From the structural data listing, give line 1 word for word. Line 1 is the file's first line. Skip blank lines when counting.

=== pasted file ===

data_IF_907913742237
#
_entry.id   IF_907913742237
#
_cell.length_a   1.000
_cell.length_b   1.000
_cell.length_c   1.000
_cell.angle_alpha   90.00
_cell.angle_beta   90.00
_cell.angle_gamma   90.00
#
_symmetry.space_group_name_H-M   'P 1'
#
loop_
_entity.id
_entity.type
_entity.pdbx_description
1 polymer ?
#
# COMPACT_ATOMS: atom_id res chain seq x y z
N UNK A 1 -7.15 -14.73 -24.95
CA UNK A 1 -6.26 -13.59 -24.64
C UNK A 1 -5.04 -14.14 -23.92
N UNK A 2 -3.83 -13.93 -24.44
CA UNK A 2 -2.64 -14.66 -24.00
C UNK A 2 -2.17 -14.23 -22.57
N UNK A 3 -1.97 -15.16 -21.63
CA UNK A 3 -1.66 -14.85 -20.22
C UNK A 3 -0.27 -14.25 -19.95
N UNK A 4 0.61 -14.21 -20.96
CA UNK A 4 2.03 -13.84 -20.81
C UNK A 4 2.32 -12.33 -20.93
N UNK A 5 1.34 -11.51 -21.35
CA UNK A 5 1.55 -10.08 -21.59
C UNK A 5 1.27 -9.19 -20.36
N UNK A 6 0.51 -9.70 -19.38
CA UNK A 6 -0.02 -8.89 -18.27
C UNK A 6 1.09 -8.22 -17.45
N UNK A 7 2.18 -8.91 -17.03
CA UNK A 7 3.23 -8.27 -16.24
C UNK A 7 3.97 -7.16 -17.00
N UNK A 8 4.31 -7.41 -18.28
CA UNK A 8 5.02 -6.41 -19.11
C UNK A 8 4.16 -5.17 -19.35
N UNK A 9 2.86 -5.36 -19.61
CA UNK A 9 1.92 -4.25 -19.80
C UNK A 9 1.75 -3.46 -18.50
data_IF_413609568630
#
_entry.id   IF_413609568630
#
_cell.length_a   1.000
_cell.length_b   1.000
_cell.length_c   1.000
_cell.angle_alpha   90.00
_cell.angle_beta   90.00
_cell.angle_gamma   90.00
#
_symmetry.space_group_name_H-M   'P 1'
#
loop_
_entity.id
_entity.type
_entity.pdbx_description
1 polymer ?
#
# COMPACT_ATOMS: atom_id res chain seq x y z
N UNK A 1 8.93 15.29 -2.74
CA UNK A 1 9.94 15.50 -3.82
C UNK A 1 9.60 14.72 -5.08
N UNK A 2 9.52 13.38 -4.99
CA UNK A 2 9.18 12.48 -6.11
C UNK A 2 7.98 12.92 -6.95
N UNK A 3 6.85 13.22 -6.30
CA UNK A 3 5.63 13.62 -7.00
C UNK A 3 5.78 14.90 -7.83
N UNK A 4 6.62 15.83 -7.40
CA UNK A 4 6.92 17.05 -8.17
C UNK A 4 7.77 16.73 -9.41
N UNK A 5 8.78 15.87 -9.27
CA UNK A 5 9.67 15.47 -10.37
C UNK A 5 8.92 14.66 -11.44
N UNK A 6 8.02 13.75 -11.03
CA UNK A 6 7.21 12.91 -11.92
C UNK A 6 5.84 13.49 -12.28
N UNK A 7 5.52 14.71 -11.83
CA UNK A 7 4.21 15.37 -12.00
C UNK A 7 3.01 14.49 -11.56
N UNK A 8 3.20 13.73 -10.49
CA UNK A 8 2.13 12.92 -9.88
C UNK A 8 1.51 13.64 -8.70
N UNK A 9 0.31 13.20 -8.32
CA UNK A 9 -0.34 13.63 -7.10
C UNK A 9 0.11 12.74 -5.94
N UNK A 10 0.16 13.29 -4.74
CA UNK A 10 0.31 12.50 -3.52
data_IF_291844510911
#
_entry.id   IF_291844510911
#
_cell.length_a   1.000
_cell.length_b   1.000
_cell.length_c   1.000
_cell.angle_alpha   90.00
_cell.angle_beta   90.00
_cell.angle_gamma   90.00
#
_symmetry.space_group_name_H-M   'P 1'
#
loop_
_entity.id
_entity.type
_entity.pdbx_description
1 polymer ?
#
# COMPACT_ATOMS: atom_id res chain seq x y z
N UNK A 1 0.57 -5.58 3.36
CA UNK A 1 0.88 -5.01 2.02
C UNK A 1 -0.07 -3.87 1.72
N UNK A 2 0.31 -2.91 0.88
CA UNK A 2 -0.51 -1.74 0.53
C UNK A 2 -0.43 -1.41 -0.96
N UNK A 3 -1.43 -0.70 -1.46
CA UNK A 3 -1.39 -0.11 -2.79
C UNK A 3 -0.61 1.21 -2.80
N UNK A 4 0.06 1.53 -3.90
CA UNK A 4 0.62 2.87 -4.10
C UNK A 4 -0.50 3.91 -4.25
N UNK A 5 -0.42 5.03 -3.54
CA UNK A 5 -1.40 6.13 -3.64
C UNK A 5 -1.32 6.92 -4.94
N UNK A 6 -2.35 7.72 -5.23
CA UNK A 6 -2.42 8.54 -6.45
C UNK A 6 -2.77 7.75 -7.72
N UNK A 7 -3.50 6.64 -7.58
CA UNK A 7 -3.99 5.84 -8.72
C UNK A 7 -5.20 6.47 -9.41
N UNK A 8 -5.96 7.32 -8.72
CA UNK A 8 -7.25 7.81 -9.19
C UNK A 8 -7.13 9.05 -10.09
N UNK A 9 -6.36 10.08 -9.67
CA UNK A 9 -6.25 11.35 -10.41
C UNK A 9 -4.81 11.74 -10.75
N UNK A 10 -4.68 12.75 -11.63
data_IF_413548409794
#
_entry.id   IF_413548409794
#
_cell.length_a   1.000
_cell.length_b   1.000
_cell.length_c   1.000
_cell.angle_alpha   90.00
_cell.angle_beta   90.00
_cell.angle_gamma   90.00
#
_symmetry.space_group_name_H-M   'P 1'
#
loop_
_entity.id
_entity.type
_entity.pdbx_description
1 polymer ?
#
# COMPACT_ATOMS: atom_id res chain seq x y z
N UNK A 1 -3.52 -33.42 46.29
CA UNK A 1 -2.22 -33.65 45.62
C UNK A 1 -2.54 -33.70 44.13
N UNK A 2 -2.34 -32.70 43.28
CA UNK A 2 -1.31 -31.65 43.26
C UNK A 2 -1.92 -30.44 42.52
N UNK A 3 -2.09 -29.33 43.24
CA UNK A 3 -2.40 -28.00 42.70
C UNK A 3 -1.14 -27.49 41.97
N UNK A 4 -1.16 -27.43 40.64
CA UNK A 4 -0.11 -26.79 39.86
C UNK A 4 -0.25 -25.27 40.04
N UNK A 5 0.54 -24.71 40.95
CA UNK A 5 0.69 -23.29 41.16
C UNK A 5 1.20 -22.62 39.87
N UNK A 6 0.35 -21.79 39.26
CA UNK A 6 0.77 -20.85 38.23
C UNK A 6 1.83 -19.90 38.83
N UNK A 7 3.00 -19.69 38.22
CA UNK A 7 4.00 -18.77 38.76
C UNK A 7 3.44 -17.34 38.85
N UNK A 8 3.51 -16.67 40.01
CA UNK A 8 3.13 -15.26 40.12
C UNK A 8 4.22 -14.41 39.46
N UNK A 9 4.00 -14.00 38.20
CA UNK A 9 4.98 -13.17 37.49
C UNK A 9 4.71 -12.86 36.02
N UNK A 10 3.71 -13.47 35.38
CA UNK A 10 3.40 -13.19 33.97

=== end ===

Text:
data_IF_907913742237